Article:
During his guided tour of the Peggy Guggenheim Collection, that bastion of modern art on Venice's Grand Canal, David LaChapelle carefully considers masterpieces like René Magritte's moody Empire of Light and Marcel Duchamp's miniature replica-filled Box in a Valise. By the photographer's side is long-time pal and collaborator Daphne Guinness, the fashion guru, Alexander McQueen muse, and brewery heiress who manages to gracefully navigate the museum's different galleries in a pair of black anti-gravity heels.
Earlier in the day, LaChapelle sat at the 16th century palazzo-turned-luxury hotel Aman Venice, surrounded by cameras as he unveiled Earth CelebrAction, the striking, oversized 2020 calendar made for the Turin-based coffee empire Lavazza. Later in the evening, a barrage of Campari Spritzes served in the book-lined library further commemorated the occasion.
Since 1993, Lavazza has sought out photographers like Helmut Newton, Annie Leibovitz, and Platon to create glamorous, often provocative calendars that reinforce the brand's deep connection to the arts. This time around they gave LaChapelle — who was also tasked with the 2002 edition and contributed to 2012 — free reign to celebrate nature however he saw fit.
"It's rare to get a corporate client to let you do what you want, especially today when there's so much banal stuff out there," points out LaChapelle.
In his signature cheeky-pop style, he responded with 12 magical realism-fueled vignettes, conjuring up a whimsical universe "that isn't faced with extinction, with an ocean that's not full of plastic, air that's clean, and people getting along without making war and living in harmony with Mother Earth. It's a fantasy. That's not reality," he says in a quiet room at the Aman in the company of his entourage and a table bearing a plate of yet-to-be-eaten oysters.
Noting the rise of too-warm tropical waters and fast disappearing frogs and geckos, LaChapelle senses that "we're on the precipice of apocalyptic things; something scary is coming, a disruption."
But he's not a photojournalist documenting every disturbing shift in the ongoing climate change narrative. Instead, he's channeled his knack for high-gloss kitsch and saturated hues into constructing a mythical paradise of subversive images that show "how the world could be."
Each month's ethereal depiction is an ode to a different empowering word, including: defend, sustain, nourish, and breathe. By melding butterflies and waterfalls, planting a winding staircase in the middle of the forest, and juxtaposing a searing shade of orange against the hot black lava of a volcano, LaChapelle re-instates a sense of wonder and playfulness that increasingly seems out of reach, a utopia where carefree nymphs and a bounty of glistening red berries are the norm.
LaChapelle blames the for-profit choices "made years ago by people in charge" for the planet's current state. In 1979, for example, then President Jimmy Carter boldly installed 32 solar-thermal panels on the roof of the White House, only to be dismantled by the Reagan administration seven years later.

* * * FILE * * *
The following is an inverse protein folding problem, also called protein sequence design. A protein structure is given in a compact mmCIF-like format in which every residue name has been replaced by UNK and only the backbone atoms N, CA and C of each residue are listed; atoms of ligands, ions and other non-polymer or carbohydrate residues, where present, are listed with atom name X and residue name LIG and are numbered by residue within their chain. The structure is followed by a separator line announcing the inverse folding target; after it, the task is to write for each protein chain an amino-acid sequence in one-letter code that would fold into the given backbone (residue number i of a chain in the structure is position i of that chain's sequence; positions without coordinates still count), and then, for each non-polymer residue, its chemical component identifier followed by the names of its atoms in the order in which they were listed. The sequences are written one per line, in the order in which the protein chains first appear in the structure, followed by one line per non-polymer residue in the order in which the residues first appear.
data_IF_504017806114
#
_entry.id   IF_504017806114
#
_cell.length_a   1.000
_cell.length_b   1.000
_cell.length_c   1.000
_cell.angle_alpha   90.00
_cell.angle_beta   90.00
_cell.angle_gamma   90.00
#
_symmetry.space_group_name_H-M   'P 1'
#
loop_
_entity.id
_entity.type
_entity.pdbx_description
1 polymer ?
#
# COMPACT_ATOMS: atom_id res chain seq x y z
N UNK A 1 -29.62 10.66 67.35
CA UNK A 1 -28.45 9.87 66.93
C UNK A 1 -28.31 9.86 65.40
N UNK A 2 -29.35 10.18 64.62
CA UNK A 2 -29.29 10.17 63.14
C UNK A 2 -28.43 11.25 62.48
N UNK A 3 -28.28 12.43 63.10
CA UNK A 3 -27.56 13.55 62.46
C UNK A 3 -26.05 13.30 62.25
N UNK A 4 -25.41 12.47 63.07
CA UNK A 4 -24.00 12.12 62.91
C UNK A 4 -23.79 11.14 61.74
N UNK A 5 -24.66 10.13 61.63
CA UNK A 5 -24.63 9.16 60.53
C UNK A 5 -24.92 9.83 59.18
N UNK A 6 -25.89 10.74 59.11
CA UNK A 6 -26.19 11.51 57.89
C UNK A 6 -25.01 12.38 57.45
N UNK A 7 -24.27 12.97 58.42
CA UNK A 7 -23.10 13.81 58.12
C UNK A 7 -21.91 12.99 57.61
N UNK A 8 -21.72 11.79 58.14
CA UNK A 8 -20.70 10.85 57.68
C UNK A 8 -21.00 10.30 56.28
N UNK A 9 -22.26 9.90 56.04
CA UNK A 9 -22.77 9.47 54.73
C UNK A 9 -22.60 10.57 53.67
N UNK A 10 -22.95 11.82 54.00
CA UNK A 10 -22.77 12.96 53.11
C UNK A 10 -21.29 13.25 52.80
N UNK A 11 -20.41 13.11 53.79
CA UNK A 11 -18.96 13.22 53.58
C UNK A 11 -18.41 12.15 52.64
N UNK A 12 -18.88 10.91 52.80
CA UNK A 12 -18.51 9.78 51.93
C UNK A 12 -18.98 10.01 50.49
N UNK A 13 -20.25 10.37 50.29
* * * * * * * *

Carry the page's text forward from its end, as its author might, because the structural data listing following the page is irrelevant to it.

"Carter is underappreciated as a President. He's a humanitarian and the best example of a Christian. He didn't use Christianity as a weapon to separate people, but took the tenets of Christ and loving our neighbor really to heart," says LaChapelle. "He's one of my heroes and a reminder of what American presidents with integrity can be like."
The morning after Donald Trump's 2016 presidential triumph, LaChapelle woke up feeling as if he were "living in this crazy movie you couldn't write. In New York, in the '80s, [Trump] represented everything about greed. I couldn't stand how smug he was. I had a friend who worked at the Plaza, in the Oak Room, and just to show off his power Trump would pull him out of the kitchen and berate him."
If his photographs spur people to make impactful environmental changes in a socially and politically tense era, that's certainly positive, but "it's a lot to expect from a calendar," LaChapelle adds. He will be content simply knowing he brought a dose of beauty to them, "a lightness of being. I want each page to be a storybook."
All that lushness captured in Earth CelebrAction is not coincidental. Ever since decamping to Maui more than a decade ago, LaChapelle's work has evolved, expanding to reveal a reverence for landscape. "When I moved there I didn't know it was going to inspire 13 years of work. It's the ultimate setting. I used to build sets. Now I just find them in nature," he says.
Guinness, who has traveled to Hawaii numerous times for LaChapelle projects, describes it as a magical nirvana resembling a contemporary form of surrealism, a swirl of "respect, happiness, and laughter" amid the trees.
Like this endeavor, it's the kind of backdrop LaChapelle thought was reserved solely for daydreaming. "When I was a struggling artist in New York, I just wanted to make a living off photography," he explains, "to afford to eat at my favorite vegetarian restaurant in the East Village, Angelica Kitchen. I used to always pray for a cabin in the woods. I was looking for a different way to live. I needed that prayer answered and it found me."
See the remaining months from Earth CelebrAction below: